Like a cannon’s report, 81,000 voices boomed at once. A five-minute standing ovation followed. Brumel was mobbed by Soviets and Americans. Ter-ovanesyan would later remark, “It was not two teams. It was one team.”
In the awards ceremony that followed, Tamara Press emphasized the overall goodwill with a little comic relief: when 5’3" Harold Berlinger struggled to reach Press’s head, Tamara grabbed Berlinger by the armpits and hoisted him higher in order for him to place the medal over her head. She then sealed the deal with a kiss to his bald forehead.
If any pent-up tension remained in the crowd at that moment, it was released in a torrent of laughter.
Perhaps the most symbolic and heart-gripping moment came as the athletes prepared to exit the stadium. The plan was to exit directly through the south end, in two columns. At the head of the columns, American John Thomas and Soviet javelinist Viktor Tsybulenko held a mini summit meeting of their own and decided instead to make a final victory lap.
All the athletes followed in unison, holding hands, embracing, waving their national colors. The fans stood and cheered as the entire formation of American and Soviet athletes completed their lap, then disappeared through the south gate.
The press would report that the American men won, 128-107 and the Soviet women prevailed, 66-41. No one really cared.
And no one wanted to leave. The Marine Corps Band continued to play for nearly an hour. Tears came easily for most of the record crowd as a cleansing torrent of emotion washed over them.
Ralph Boston would later recall, “I can’t remember if the Cold War ever came into my mind at any time. All I was thinking was ‘here was this super track and field team from the other side of the world…’.”
A sportswriter for the San Francisco Examiner would later describe it as “the greatest track meet of all time.”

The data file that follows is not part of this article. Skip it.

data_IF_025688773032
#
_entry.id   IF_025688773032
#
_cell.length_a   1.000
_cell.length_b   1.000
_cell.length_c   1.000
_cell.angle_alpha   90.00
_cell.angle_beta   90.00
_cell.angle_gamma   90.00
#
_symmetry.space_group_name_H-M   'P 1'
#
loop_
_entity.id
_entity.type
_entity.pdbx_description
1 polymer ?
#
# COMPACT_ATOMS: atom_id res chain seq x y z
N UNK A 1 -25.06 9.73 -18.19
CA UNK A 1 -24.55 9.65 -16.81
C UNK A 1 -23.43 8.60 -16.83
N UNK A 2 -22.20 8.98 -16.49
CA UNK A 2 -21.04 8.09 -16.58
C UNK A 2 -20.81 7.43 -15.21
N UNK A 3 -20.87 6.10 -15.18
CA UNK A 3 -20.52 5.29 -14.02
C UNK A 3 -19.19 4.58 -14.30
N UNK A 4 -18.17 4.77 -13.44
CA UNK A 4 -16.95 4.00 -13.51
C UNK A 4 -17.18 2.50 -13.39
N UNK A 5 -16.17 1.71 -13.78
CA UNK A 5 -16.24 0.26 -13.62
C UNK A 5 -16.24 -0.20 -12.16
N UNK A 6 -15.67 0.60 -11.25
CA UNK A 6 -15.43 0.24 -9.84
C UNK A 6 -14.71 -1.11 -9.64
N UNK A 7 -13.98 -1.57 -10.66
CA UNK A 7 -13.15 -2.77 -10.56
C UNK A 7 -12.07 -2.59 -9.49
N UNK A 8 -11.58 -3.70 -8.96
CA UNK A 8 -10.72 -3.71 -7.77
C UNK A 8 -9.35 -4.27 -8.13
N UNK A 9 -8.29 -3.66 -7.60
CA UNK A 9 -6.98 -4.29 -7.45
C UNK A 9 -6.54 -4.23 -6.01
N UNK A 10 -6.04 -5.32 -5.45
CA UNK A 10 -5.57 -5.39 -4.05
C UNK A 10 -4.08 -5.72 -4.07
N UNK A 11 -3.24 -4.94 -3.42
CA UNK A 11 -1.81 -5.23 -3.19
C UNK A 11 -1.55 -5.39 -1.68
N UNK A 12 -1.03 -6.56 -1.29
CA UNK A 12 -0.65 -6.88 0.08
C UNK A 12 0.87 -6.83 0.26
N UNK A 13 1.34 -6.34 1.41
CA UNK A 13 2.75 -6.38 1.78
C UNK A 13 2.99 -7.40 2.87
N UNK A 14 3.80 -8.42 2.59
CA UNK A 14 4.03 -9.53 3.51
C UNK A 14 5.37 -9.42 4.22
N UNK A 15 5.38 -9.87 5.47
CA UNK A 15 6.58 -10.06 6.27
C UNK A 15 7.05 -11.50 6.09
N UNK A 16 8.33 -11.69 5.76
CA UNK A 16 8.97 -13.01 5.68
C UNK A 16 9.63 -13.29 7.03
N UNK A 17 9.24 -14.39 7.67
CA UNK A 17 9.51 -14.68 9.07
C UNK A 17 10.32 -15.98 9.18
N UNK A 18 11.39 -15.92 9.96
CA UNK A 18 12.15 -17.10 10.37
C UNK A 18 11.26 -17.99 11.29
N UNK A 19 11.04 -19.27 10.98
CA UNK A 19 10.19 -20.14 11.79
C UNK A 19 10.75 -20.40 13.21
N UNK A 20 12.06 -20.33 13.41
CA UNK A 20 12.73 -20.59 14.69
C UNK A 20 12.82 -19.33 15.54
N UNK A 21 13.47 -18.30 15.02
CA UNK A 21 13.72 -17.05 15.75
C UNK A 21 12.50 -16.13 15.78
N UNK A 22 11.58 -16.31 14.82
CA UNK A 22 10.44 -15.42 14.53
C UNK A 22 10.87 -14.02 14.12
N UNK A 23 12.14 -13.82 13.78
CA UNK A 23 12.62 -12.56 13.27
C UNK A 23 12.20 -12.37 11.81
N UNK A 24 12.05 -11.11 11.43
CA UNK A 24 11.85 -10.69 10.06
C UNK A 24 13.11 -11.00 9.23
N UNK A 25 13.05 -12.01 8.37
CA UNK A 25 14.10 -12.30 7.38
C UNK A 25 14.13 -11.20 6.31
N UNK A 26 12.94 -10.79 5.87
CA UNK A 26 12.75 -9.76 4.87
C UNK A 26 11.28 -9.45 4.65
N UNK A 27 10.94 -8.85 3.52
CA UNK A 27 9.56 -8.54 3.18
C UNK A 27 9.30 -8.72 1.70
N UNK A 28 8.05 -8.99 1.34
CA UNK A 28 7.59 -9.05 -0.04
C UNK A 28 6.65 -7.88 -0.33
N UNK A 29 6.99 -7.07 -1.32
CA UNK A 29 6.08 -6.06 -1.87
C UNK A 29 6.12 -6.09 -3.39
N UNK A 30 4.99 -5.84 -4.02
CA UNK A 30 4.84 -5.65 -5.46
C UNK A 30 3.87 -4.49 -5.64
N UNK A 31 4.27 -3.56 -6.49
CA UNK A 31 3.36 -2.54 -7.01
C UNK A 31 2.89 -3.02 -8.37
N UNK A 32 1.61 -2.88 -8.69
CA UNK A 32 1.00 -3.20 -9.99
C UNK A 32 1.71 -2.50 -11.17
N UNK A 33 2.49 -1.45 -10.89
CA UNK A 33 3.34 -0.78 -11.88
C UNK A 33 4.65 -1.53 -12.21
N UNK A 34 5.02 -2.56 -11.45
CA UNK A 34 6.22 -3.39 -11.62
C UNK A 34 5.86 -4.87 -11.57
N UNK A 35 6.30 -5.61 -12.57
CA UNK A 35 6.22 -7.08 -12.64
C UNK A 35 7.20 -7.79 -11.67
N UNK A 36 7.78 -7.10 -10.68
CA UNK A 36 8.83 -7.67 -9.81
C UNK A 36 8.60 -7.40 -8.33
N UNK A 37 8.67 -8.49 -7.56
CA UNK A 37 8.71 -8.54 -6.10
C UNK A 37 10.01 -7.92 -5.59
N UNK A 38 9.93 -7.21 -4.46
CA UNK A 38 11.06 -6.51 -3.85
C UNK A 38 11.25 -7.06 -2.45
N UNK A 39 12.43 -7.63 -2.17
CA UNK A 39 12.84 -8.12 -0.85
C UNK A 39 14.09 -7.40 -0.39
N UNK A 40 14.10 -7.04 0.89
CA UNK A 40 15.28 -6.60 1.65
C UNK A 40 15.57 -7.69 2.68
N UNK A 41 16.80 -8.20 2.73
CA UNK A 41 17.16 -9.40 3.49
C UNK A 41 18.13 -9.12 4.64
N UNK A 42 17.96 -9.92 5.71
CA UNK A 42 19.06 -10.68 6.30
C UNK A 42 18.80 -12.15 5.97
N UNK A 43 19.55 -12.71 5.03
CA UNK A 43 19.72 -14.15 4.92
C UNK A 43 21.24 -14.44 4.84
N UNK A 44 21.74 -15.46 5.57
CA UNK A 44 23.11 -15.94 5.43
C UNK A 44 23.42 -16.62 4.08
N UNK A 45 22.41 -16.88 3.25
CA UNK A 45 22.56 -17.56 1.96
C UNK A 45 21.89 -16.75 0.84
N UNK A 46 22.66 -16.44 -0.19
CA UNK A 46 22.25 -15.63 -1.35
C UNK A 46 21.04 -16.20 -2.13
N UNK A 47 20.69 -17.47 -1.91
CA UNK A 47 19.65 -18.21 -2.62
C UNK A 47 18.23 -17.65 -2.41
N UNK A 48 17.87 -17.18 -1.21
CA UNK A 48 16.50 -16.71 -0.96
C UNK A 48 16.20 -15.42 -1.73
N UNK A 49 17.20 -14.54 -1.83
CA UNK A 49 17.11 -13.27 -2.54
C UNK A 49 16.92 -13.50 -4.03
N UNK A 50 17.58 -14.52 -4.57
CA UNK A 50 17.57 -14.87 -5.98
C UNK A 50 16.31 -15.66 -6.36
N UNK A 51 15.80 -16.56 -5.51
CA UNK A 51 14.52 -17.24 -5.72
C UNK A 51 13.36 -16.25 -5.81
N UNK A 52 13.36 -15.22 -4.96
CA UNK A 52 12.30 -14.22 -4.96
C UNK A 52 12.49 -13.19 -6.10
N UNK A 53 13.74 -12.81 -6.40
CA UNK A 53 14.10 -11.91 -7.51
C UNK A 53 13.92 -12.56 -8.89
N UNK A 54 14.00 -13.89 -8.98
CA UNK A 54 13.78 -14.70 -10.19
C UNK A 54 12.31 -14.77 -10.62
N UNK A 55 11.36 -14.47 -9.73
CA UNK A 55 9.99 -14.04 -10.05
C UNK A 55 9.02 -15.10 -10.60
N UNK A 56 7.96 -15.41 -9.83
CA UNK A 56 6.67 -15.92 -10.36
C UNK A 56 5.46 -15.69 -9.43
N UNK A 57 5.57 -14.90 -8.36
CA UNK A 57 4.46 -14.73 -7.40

Based solely on the athletes in attendance and their remarkable feats, an argument could be made in support of that statement. However, it’s almost certain the writer was referring to something intangible, beyond the physical plane. Something higher. Something more enduring.
* * *
Two months later, a nuclear exchange seemed imminent, as the Cuban Missile Crisis reached the boiling point. Then in October, finally, mercifully, an agreement was reached for a mutual withdrawal of missiles from Cuba and Turkey. Eventually more talks ensued, resulting in increasing stages of nuclear disarmament.
Today, the nuclear threat still exists. But now there are several modern deterrents to that threat: an increased awareness of the finality of its potential, an ever-increasing value on human life, and a realization that the good of mankind shines brightest in the darkest hours—and that good is worth saving.
Is it possible the seeds of that revelation were planted on a summer weekend in Palo Alto in 1962?
Some think so.
primary source: Cold War, Warm Welcome by Gary Cavalli, Stanford Magazine
other sources: S.I. Vault
Raising the Roof by Christopher Ross, ABC Sports Stadiums by Munsey and Suppes